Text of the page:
18 Must-Share Poems for Elementary School Students

Introduction: Introducing poetry to elementary school students is a wonderful way to ignite their imagination and foster a love for literature. In this article, we have compiled a list of 18 must-share poems that are sure to captivate young minds. These poems are selected for their engaging themes, beautiful language, and relatability to the elementary school age group. Let’s embark on a poetic journey that will inspire and delight both students and teachers alike.

  1. “Where the Sidewalk Ends” by Shel Silverstein: This whimsical and imaginative poem invites children to explore a world beyond the sidewalk, where magical adventures await.
  1. “The Owl and the Pussycat” by Edward Lear: Edward Lear’s delightful nonsense poem tells the charming story of an owl and a cat who embark on a boat journey filled with humor and unexpected friendship.
  1. “Jabberwocky” by Lewis Carroll: A tale of bravery and mythical creatures, Lewis Carroll’s “Jabberwocky” introduces young readers to playful nonsense words alongside a thrilling adventure.
  1. “If I Were in Charge of the World” by Judith Viorst: In this thought-provoking poem, Judith Viorst explores the imagination of a child who dreams of making positive changes in the world.
  1. “My Shadow” by Robert Louis Stevenson: Robert Louis Stevenson’s classic poem follows a child’s curious observation of his ever-present shadow and the wonders it creates.
  1. “Where Do the Stars Go?” by Aileen Fisher: Aileen Fisher’s enchanting poem sparks children’s imagination by pondering where the stars disappear during the day and reappear at night.
  1. “The Crocodile” by Lewis Carroll: Filled with playful language and humor, “The Crocodile” tells a funny story of a crocodile who lets himself be used as a hat rack.
  1. “The Wind” by Christina Rossetti: Christina Rossetti’s poem beautifully depicts the power and unpredictability of the wind, urging young readers to appreciate its presence in nature.
  1. “The Spider and the Fly” by Mary Howitt: Mary Howitt’s cautionary tale of a cunning spider and an innocent fly teaches children about the importance of being cautious and critical thinkers.
  1. “First Thanksgiving” by Sharon Olds: Sharon Olds’ reflective poem captures the essence of Thanksgiving and the joy of sharing a meal with loved ones.
  1. “Television” by Roald Dahl: Roald Dahl’s humorous poem warns children about the addictive nature of television and encourages them to explore the world outside the screen.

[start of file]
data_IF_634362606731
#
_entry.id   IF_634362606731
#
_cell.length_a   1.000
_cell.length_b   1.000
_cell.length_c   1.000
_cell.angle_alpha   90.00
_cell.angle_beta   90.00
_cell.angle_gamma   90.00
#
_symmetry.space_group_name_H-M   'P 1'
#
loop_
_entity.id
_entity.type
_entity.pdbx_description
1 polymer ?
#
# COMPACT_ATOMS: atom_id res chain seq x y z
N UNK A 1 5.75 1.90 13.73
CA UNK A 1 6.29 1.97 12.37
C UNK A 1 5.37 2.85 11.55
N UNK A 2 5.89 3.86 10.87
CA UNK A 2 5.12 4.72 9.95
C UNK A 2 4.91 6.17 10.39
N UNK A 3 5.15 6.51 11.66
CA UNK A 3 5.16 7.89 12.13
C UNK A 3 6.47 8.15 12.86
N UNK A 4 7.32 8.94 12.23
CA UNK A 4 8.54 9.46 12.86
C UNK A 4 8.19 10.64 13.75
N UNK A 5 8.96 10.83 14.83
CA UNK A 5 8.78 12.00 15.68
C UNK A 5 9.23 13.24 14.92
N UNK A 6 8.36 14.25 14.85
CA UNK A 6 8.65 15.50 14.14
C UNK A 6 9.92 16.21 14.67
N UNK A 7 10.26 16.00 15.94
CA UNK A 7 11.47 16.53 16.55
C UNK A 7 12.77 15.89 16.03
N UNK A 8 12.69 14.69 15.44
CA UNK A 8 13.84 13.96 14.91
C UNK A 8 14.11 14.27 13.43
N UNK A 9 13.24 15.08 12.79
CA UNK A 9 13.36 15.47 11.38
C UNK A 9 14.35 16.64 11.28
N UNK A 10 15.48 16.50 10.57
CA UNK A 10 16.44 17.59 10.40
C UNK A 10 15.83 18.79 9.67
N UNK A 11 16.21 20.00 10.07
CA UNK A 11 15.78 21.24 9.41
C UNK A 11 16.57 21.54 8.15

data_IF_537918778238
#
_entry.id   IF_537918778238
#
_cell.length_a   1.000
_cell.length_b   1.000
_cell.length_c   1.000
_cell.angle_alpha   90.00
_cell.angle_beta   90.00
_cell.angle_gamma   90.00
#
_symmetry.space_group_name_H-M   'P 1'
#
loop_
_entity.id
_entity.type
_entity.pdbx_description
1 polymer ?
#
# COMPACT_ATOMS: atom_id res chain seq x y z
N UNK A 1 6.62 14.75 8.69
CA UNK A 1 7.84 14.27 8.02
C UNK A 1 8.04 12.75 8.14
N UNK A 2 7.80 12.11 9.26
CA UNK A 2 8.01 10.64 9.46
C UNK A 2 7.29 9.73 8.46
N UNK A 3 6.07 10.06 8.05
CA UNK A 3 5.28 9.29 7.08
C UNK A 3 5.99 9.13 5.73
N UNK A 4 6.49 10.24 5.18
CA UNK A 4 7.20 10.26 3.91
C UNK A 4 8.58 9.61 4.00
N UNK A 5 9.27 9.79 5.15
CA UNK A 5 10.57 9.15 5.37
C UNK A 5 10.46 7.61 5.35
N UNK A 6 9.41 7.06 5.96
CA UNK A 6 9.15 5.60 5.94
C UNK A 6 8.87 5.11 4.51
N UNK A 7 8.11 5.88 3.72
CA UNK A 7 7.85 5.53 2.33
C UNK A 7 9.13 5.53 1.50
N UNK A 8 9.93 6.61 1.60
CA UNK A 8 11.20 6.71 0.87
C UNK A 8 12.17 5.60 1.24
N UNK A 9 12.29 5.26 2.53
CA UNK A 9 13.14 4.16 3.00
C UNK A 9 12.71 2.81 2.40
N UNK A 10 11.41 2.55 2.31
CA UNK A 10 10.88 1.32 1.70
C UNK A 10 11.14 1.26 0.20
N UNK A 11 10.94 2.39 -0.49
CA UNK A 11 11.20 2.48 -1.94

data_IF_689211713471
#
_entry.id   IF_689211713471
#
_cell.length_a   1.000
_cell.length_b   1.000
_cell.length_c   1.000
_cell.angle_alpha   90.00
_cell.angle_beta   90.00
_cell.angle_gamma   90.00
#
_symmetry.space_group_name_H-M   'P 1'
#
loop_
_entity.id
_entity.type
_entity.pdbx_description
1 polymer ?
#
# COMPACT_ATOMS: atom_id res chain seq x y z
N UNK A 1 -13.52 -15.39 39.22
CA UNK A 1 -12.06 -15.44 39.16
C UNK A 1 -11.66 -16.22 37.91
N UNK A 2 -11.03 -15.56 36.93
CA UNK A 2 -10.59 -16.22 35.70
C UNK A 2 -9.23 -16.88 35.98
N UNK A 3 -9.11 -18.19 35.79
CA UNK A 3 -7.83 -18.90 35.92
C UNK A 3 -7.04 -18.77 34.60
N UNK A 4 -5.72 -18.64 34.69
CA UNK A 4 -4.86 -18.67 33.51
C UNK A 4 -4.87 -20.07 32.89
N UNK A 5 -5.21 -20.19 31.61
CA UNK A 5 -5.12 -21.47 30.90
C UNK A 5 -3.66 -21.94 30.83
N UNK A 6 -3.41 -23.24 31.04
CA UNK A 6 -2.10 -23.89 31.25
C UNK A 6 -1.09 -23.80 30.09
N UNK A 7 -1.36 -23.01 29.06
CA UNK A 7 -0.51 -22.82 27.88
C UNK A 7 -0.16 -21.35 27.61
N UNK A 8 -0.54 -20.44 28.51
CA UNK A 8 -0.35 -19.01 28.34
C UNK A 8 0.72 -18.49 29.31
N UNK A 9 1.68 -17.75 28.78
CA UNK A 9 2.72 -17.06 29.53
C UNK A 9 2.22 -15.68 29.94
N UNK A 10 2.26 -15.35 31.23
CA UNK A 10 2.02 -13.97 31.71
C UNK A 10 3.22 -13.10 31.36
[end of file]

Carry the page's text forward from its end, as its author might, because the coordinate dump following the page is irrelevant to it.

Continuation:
1. “The Land of Counterpane” by Robert Louis Stevenson: Through the imaginative world of a sick child’s bed, Robert Louis Stevenson’s poem celebrates the power of imagination and storytelling.
  1. “My Doggy Ate My Homework” by Dave Crawley: Dave Crawley’s playful poem offers a humorous twist on the classic excuse for not completing homework, bringing laughter to young readers.
  1. “Stopping by Woods on a Snowy Evening” by Robert Frost: Robert Frost’s timeless poem evokes the beauty of nature and the sense of wonder that can be found in the simplest moments of life.
  1. “Wynken, Blynken, and Nod” by Eugene Field: Eugene Field’s lullaby-like poem takes young readers on a dreamy adventure with three young sailors sailing through the night sky.
  1. “The New Kid on the Block” by Jack Prelutsky: Jack Prelutsky’s witty and imaginative poem introduces a cast of quirky characters, each with their own unique story.
  1. “Sarah Cynthia Sylvia Stout Would Not Take the Garbage Out” by Shel Silverstein: Shel Silverstein’s humorous poem tells the tale of a girl who refuses to take out the garbage, leading to outlandish consequences.
  1. “Oh, the Places You’ll Go!” by Dr. Seuss: Dr. Seuss’ inspirational poem encourages young readers to embrace new experiences, overcome challenges, and reach for their dreams.

Conclusion: These 18 must-share poems for elementary school students offer a diverse and captivating selection that will spark joy, imagination, and appreciation for the beauty of language. By introducing children to the world of poetry, we can plant the seeds for a lifelong love of literature and creativity. Share these poems with your students and watch their minds come alive with the magic of words.